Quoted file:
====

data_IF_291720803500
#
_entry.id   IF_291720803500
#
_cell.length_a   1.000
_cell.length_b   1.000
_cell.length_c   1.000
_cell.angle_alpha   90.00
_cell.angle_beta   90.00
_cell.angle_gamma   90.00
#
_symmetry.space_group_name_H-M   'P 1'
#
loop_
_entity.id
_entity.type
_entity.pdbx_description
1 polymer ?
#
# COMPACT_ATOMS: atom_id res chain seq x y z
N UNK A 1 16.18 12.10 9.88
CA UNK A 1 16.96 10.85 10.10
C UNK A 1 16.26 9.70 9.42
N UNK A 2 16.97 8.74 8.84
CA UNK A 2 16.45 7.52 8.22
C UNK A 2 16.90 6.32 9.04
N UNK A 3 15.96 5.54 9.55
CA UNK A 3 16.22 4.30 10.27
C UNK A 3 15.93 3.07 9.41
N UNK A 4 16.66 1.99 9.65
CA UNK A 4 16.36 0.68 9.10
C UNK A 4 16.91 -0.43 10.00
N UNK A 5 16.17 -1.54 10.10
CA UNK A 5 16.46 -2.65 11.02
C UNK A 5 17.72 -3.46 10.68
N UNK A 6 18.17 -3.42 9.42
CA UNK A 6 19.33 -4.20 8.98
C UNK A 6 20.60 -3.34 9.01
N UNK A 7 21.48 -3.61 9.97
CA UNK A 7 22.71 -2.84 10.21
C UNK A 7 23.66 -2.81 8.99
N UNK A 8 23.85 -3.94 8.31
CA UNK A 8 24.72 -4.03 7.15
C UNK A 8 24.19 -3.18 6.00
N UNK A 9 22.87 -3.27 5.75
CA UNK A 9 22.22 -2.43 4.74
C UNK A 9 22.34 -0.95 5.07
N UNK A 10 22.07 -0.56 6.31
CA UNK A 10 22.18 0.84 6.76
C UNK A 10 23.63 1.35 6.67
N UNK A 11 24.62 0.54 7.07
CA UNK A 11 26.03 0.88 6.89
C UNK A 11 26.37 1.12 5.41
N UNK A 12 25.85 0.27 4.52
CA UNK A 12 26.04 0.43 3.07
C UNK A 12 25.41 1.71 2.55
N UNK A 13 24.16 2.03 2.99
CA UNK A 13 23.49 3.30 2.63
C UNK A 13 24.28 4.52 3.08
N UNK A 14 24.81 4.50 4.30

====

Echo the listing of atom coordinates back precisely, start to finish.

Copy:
data_IF_291720803500
#
_entry.id   IF_291720803500
#
_cell.length_a   1.000
_cell.length_b   1.000
_cell.length_c   1.000
_cell.angle_alpha   90.00
_cell.angle_beta   90.00
_cell.angle_gamma   90.00
#
_symmetry.space_group_name_H-M   'P 1'
#
loop_
_entity.id
_entity.type
_entity.pdbx_description
1 polymer ?
#
# COMPACT_ATOMS: atom_id res chain seq x y z
N UNK A 1 16.18 12.10 9.88
CA UNK A 1 16.96 10.85 10.10
C UNK A 1 16.26 9.70 9.42
N UNK A 2 16.97 8.74 8.84
CA UNK A 2 16.45 7.52 8.22
C UNK A 2 16.90 6.32 9.04
N UNK A 3 15.96 5.54 9.55
CA UNK A 3 16.22 4.30 10.27
C UNK A 3 15.93 3.07 9.41
N UNK A 4 16.66 1.99 9.65
CA UNK A 4 16.36 0.68 9.10
C UNK A 4 16.91 -0.43 10.00
N UNK A 5 16.17 -1.54 10.10
CA UNK A 5 16.46 -2.65 11.02
C UNK A 5 17.72 -3.46 10.68
N UNK A 6 18.17 -3.42 9.42
CA UNK A 6 19.33 -4.20 8.98
C UNK A 6 20.60 -3.34 9.01
N UNK A 7 21.48 -3.61 9.97
CA UNK A 7 22.71 -2.84 10.21
C UNK A 7 23.66 -2.81 8.99
N UNK A 8 23.85 -3.94 8.31
CA UNK A 8 24.72 -4.03 7.15
C UNK A 8 24.19 -3.18 6.00
N UNK A 9 22.87 -3.27 5.75
CA UNK A 9 22.22 -2.43 4.74
C UNK A 9 22.34 -0.95 5.07
N UNK A 10 22.07 -0.56 6.31
CA UNK A 10 22.18 0.84 6.76
C UNK A 10 23.63 1.35 6.67
N UNK A 11 24.62 0.54 7.07
CA UNK A 11 26.03 0.88 6.89
C UNK A 11 26.37 1.12 5.41
N UNK A 12 25.85 0.27 4.52
CA UNK A 12 26.04 0.43 3.07
C UNK A 12 25.41 1.71 2.55
N UNK A 13 24.16 2.03 2.99
CA UNK A 13 23.49 3.30 2.63
C UNK A 13 24.28 4.52 3.08
N UNK A 14 24.81 4.50 4.30